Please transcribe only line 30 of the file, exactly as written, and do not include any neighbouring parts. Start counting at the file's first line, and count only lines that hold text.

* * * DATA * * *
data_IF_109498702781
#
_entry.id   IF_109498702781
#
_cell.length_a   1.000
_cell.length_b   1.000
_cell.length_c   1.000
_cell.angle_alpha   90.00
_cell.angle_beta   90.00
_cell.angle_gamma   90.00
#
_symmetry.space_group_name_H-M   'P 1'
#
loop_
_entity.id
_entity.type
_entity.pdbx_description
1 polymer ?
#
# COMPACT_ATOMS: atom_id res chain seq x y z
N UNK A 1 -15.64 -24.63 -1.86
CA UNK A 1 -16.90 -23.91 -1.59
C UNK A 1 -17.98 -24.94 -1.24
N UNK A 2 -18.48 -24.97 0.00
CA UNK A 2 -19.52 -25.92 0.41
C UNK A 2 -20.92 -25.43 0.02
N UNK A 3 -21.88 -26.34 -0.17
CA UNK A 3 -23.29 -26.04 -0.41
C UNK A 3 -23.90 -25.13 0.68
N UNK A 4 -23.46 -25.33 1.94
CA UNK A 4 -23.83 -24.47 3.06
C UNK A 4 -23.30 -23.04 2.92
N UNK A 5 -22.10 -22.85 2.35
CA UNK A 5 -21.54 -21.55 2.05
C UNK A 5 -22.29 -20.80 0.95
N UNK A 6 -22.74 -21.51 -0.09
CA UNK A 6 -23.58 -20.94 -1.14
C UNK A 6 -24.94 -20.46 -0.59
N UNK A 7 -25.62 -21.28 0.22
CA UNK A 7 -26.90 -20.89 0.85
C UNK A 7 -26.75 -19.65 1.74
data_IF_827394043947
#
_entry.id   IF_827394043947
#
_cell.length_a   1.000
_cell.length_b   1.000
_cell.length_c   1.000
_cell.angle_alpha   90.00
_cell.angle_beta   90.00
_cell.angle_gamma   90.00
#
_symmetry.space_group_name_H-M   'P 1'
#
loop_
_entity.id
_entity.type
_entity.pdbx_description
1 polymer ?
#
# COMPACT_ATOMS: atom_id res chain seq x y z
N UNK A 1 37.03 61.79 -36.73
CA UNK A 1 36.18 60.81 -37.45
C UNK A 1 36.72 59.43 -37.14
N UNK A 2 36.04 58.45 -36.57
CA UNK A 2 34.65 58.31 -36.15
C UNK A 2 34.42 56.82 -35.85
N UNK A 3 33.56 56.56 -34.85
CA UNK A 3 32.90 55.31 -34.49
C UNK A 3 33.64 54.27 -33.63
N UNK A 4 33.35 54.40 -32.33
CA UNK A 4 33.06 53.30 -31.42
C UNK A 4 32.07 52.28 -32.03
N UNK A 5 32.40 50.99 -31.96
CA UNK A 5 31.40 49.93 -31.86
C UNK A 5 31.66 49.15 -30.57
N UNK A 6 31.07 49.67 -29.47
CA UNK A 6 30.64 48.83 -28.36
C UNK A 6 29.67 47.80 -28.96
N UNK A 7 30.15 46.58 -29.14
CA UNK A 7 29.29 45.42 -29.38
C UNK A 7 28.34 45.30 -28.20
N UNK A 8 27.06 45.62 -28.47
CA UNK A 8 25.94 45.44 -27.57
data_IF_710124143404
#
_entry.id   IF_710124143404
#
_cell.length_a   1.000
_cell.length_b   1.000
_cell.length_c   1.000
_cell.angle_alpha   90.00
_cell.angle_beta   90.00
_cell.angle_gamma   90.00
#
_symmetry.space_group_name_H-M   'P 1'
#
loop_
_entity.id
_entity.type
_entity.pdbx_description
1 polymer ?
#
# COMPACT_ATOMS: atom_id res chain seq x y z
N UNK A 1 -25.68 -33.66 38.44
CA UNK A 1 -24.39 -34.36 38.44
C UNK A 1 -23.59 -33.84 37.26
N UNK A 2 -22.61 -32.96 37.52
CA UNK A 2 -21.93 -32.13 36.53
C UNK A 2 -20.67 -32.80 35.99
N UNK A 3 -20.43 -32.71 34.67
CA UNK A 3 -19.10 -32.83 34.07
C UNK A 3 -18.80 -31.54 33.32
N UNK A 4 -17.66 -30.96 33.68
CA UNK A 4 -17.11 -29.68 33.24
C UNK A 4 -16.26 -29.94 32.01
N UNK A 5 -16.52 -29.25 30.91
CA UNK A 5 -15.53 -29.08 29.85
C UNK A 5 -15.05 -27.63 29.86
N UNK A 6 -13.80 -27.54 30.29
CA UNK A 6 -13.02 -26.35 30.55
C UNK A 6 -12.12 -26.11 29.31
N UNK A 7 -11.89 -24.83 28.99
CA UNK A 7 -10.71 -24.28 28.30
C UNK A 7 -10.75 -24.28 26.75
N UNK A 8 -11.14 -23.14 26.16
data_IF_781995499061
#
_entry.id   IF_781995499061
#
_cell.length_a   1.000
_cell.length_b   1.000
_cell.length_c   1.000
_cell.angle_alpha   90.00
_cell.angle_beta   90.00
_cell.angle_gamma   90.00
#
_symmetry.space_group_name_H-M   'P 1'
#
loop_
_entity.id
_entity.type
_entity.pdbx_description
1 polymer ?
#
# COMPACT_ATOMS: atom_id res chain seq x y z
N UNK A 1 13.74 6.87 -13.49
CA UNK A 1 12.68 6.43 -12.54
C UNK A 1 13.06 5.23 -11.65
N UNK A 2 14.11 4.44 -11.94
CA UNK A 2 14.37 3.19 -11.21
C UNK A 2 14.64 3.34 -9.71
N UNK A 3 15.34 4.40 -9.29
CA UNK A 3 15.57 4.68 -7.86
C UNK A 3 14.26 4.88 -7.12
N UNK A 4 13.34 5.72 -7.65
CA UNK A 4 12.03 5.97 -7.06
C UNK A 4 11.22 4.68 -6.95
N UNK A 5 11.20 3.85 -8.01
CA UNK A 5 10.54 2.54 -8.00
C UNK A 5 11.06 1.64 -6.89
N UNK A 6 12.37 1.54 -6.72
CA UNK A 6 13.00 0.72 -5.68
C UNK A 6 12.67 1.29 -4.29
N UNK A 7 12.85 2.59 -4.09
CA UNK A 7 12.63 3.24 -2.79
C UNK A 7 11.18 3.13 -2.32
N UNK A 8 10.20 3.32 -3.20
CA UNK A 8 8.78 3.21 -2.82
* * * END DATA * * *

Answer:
N UNK A 4 -23.46 -25.33 1.94